Monday, 26 November 2007
In my previous post, I mentioned homemade mayonnaise. And here's how to make it:
2 egg yolks
1 tbl fresh lemon juice
1 tbl white vinegar
3/4 tsp salt
1/8 tsp sugar
1 tsp Dijon mustard
1 1/2 cup vegetable oil mix (I use 3/4 cup olive oil and 3/4 cup canola oil, but it's really up to you. If you find the scent of the olive oil a little heavy, you can use more canola oil. I've not tried this recipe with other oils like soya bean or corn oil, but I suppose those oils might add their own flavour into the mayo, so you can experiment to get the flavour you like.)
1. In the mixer, beat the yolks, lemon juice, vinegar, salt, sugar and Dijon mustard.
2. Whilst the mixer is beating the above ingredients, drizzle a teaspoonful of the vegetable oil into the mixer at intervals of 5 to 10 seconds. This is to allow the oil to incorporate into the yolk to from an emulsion.
(Here is a whole aside into Science which you can teach your kids - and I do since Ethan's being homeschooled. *winks* An emulsion is a mixture of two liquids that normally can't be combined, eg oil and water or here, vinegar/lemon juice and oil. Emulsifying is done by slowly adding one ingredient to another while simultaneously mixing rapidly, which disperses and suspends tiny droplets of one liquid through another.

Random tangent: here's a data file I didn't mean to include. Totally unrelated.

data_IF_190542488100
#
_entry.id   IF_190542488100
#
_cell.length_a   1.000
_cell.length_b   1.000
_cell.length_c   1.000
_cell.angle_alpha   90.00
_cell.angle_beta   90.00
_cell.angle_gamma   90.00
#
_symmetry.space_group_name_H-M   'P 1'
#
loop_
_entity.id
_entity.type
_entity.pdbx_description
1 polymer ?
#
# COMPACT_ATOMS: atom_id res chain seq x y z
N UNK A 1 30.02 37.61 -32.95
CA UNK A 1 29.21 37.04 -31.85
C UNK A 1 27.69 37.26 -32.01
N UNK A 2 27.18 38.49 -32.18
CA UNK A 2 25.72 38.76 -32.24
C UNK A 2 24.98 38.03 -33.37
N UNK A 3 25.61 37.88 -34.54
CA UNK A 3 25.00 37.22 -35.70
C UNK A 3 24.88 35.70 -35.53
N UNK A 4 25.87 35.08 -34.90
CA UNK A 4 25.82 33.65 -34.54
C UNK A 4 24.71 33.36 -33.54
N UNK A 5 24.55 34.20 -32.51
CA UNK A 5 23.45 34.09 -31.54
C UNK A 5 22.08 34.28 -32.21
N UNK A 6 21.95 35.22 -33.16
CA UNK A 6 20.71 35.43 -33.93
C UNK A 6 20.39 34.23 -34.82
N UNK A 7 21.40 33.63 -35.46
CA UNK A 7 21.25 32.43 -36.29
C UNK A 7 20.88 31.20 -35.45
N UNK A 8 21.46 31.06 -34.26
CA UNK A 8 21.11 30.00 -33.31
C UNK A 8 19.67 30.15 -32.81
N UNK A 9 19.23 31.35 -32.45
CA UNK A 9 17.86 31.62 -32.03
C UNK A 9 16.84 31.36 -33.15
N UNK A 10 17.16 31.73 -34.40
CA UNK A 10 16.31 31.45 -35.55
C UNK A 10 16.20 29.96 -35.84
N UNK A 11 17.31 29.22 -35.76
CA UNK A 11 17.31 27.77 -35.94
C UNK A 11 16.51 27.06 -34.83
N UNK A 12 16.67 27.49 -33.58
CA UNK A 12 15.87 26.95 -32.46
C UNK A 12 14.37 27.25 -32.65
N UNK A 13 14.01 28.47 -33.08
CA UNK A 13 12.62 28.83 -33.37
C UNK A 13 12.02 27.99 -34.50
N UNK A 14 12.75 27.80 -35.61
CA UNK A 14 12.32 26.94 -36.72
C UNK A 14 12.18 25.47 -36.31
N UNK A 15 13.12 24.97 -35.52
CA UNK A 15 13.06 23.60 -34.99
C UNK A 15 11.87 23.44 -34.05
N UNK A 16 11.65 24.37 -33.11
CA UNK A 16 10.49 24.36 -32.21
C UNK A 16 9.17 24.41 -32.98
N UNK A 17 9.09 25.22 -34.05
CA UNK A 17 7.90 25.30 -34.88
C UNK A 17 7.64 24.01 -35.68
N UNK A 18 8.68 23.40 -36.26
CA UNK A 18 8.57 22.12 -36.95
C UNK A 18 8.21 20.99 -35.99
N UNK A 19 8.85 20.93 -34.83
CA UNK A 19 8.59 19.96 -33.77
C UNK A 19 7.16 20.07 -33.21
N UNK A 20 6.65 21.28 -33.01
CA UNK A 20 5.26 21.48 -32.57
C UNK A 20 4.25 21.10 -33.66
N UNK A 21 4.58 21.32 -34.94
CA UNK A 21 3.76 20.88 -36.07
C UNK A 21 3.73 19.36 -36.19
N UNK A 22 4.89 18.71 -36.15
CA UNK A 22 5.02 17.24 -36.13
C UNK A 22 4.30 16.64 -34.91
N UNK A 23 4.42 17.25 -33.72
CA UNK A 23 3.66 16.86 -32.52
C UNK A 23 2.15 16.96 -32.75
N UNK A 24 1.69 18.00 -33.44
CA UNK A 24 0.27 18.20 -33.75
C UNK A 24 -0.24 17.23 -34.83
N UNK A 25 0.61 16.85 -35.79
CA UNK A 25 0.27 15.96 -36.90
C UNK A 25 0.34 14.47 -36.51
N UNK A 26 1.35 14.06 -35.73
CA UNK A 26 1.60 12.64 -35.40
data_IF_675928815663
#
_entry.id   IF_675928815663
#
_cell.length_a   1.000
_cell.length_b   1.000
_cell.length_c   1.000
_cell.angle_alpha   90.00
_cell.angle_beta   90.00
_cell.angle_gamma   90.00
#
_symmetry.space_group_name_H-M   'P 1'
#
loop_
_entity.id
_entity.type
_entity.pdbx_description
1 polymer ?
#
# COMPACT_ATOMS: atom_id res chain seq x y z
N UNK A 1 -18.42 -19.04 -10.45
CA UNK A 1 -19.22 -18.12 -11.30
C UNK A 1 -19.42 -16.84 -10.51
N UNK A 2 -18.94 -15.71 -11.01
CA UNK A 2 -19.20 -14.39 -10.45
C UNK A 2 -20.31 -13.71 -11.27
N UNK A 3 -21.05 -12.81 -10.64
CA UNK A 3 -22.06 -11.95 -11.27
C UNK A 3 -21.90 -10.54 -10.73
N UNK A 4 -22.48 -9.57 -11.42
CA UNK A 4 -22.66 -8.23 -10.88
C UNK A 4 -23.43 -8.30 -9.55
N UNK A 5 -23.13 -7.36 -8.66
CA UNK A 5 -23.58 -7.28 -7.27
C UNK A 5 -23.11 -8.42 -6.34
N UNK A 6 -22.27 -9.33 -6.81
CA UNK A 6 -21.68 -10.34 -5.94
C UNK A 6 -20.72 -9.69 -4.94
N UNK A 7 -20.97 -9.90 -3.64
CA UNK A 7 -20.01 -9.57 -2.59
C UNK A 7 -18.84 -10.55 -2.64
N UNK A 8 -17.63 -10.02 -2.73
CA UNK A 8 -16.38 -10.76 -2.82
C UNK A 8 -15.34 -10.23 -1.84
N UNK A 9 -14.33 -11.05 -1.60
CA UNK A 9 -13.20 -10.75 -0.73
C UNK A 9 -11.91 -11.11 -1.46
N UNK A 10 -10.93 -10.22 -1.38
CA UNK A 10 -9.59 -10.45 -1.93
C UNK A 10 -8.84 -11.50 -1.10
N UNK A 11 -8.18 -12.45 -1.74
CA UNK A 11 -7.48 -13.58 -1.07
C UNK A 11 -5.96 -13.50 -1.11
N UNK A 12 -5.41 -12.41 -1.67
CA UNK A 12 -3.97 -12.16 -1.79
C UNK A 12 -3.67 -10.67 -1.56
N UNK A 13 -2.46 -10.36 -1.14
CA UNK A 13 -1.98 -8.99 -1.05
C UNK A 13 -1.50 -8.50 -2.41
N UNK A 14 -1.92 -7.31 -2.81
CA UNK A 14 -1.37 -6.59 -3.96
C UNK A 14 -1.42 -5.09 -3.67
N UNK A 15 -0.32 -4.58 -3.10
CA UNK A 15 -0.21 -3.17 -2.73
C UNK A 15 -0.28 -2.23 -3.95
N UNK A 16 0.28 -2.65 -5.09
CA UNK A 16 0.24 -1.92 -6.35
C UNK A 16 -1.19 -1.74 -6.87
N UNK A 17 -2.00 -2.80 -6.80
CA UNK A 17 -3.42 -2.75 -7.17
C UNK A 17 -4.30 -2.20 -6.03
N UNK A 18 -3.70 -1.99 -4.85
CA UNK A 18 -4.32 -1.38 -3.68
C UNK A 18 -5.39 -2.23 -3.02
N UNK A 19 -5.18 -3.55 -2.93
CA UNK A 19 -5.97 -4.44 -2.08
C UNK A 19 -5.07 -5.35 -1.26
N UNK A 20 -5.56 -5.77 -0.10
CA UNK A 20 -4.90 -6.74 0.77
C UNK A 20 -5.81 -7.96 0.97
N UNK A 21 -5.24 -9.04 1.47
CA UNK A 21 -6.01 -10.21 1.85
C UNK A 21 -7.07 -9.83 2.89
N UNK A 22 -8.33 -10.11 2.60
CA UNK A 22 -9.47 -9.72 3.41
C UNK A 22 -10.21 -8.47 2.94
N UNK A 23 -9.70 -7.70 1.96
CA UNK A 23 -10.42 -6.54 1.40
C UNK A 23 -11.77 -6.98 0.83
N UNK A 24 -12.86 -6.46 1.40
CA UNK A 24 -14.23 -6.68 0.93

However, the two liquids would quickly separate again unless an emulsifier is added to set and stabilise the mixture. Eggs and gelatin are among the foods that contain emulsifiers, and in mayonnaise, the emulsifier is the lecithin in egg yolk.
Emulsification is used in making medicine, and in making various items like paint, make-up, detergents and explosive. Thus concludes this post's Science lesson.)
3. Once you get a pasty mixture from your oil addition, you can add the oil in larger amount, making sure that the mixture remains an emulsion.
4. Once all the oil is incorporated, just put your mayonnaise into a jar and you're done!
For those of you worried about using raw egg yolk in cooking for fear of salmonella, make sure that the egg shell is washed before use. The egg itself doesn't contain the salmonella germs, which are actually found in fecal matter - on the outside of the egg or on unwashed hands. Therefore, wash your eggs in a mild bleach solution if you're worried (and keep those hands clean!), to kill those salmonella germs. Hey, now the Science lesson is really over! *grins*